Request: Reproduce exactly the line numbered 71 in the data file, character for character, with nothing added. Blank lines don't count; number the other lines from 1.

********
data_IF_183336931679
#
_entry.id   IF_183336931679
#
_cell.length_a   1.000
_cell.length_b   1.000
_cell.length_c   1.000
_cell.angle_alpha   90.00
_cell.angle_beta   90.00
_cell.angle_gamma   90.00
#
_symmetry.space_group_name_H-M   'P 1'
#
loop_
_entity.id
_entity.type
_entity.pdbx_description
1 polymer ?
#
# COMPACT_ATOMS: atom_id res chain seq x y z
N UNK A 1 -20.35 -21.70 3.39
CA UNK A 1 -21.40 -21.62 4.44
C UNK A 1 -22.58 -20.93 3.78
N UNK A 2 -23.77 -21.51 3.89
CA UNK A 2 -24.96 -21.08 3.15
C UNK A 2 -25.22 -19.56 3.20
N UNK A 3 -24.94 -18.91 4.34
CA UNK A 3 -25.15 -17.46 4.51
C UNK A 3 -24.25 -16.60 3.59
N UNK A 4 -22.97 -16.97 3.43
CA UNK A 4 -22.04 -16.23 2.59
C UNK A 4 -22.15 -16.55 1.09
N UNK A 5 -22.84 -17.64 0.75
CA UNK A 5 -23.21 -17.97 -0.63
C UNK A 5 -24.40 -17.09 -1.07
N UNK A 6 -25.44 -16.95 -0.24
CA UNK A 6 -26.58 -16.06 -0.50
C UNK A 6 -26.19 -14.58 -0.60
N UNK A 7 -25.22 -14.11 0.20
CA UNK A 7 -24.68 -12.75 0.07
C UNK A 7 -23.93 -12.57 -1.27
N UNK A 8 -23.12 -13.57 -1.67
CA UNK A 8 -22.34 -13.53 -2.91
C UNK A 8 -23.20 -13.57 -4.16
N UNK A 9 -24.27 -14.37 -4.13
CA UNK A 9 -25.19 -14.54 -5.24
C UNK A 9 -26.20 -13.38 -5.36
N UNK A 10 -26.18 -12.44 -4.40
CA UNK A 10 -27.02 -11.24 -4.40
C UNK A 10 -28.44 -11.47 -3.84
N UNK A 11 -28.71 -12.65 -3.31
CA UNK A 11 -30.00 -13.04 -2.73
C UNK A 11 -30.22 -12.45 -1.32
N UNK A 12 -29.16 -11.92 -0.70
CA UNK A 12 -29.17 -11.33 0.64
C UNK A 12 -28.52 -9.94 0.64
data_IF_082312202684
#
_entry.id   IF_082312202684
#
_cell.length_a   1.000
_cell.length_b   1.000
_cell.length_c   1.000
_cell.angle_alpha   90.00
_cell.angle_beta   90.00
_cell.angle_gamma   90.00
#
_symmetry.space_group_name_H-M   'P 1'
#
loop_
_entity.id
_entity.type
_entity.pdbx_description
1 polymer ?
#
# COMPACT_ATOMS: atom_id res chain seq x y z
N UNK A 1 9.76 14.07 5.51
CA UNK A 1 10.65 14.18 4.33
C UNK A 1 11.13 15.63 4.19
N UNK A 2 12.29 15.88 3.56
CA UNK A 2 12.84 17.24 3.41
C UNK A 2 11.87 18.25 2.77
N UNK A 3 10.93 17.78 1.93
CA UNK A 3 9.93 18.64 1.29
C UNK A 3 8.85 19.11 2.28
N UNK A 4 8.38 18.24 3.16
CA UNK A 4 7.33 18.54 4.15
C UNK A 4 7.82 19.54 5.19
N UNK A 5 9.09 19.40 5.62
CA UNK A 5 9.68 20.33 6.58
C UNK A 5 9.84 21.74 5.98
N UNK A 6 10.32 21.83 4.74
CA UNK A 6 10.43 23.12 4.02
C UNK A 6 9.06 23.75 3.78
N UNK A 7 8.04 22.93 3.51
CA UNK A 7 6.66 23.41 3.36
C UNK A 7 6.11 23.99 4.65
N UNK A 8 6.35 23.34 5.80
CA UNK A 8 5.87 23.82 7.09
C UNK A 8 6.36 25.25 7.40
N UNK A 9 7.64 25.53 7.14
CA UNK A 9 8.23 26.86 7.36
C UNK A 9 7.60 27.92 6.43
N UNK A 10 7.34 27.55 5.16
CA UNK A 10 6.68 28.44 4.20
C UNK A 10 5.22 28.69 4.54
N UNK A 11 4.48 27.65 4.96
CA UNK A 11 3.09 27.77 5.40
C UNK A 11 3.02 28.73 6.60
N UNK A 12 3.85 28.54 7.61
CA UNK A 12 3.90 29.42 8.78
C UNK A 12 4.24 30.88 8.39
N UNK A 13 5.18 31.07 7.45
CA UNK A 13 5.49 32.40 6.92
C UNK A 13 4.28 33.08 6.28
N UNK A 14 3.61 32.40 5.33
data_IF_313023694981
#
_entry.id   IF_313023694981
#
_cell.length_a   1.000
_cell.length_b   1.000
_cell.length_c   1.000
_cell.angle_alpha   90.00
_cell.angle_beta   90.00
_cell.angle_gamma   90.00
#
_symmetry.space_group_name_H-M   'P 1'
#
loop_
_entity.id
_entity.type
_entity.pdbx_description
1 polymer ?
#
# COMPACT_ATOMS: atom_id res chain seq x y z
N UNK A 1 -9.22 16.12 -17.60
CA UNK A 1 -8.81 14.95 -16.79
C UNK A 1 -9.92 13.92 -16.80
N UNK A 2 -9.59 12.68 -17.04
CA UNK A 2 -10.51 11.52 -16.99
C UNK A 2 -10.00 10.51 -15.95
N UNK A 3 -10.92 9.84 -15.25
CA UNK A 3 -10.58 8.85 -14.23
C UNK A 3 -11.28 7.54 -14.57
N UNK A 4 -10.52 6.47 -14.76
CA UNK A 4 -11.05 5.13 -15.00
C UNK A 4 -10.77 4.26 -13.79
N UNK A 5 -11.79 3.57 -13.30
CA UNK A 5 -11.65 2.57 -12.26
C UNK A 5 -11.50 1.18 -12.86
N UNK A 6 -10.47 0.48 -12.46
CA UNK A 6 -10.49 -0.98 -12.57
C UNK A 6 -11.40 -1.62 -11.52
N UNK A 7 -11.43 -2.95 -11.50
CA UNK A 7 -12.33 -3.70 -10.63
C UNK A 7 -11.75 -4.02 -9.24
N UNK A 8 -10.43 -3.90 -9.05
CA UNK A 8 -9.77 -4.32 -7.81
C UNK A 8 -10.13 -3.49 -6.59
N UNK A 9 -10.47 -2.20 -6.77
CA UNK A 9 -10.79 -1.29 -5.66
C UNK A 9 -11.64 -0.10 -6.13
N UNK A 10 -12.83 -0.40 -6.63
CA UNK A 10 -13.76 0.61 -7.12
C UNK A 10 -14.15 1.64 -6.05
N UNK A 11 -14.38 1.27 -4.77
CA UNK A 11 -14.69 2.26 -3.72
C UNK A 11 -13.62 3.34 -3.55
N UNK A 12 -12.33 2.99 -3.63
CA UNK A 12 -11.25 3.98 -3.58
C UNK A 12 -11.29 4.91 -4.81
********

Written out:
_entity.id